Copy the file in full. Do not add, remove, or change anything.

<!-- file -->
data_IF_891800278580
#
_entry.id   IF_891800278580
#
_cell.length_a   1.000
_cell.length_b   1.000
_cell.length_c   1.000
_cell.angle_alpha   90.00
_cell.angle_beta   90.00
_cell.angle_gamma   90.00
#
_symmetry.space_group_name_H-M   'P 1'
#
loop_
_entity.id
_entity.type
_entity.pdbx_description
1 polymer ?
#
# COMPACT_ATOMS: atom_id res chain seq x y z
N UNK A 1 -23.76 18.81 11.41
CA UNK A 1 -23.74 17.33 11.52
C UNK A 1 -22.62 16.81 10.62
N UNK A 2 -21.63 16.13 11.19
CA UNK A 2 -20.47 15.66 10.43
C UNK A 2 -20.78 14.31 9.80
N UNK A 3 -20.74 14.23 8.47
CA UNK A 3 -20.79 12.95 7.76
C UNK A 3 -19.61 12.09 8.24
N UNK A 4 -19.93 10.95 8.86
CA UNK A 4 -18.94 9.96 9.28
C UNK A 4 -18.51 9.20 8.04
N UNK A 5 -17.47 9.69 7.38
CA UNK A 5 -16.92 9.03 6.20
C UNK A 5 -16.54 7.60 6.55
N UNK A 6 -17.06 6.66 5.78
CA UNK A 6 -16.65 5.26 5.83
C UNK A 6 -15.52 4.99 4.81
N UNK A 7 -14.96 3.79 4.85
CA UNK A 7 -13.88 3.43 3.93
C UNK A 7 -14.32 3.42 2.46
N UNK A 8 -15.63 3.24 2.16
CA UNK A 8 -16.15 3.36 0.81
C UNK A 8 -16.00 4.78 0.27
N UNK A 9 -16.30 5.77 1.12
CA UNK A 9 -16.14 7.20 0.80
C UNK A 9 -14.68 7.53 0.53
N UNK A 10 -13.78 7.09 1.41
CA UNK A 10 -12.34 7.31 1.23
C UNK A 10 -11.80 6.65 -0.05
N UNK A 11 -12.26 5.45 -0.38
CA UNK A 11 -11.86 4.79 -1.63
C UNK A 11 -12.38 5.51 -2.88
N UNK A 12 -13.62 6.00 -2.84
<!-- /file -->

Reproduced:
data_IF_891800278580
#
_entry.id   IF_891800278580
#
_cell.length_a   1.000
_cell.length_b   1.000
_cell.length_c   1.000
_cell.angle_alpha   90.00
_cell.angle_beta   90.00
_cell.angle_gamma   90.00
#
_symmetry.space_group_name_H-M   'P 1'
#
loop_
_entity.id
_entity.type
_entity.pdbx_description
1 polymer ?
#
# COMPACT_ATOMS: atom_id res chain seq x y z
N UNK A 1 -23.76 18.81 11.41
CA UNK A 1 -23.74 17.33 11.52
C UNK A 1 -22.62 16.81 10.62
N UNK A 2 -21.63 16.13 11.19
CA UNK A 2 -20.47 15.66 10.43
C UNK A 2 -20.78 14.31 9.80
N UNK A 3 -20.74 14.23 8.47
CA UNK A 3 -20.79 12.95 7.76
C UNK A 3 -19.61 12.09 8.24
N UNK A 4 -19.93 10.95 8.86
CA UNK A 4 -18.94 9.96 9.28
C UNK A 4 -18.51 9.20 8.04
N UNK A 5 -17.47 9.69 7.38
CA UNK A 5 -16.92 9.03 6.20
C UNK A 5 -16.54 7.60 6.55
N UNK A 6 -17.06 6.66 5.78
CA UNK A 6 -16.65 5.26 5.83
C UNK A 6 -15.52 4.99 4.81
N UNK A 7 -14.96 3.79 4.85
CA UNK A 7 -13.88 3.43 3.93
C UNK A 7 -14.32 3.42 2.46
N UNK A 8 -15.63 3.24 2.16
CA UNK A 8 -16.15 3.36 0.81
C UNK A 8 -16.00 4.78 0.27
N UNK A 9 -16.30 5.77 1.12
CA UNK A 9 -16.14 7.20 0.80
C UNK A 9 -14.68 7.53 0.53
N UNK A 10 -13.78 7.09 1.41
CA UNK A 10 -12.34 7.31 1.23
C UNK A 10 -11.80 6.65 -0.05
N UNK A 11 -12.26 5.45 -0.38
CA UNK A 11 -11.86 4.79 -1.63
C UNK A 11 -12.38 5.51 -2.88
N UNK A 12 -13.62 6.00 -2.84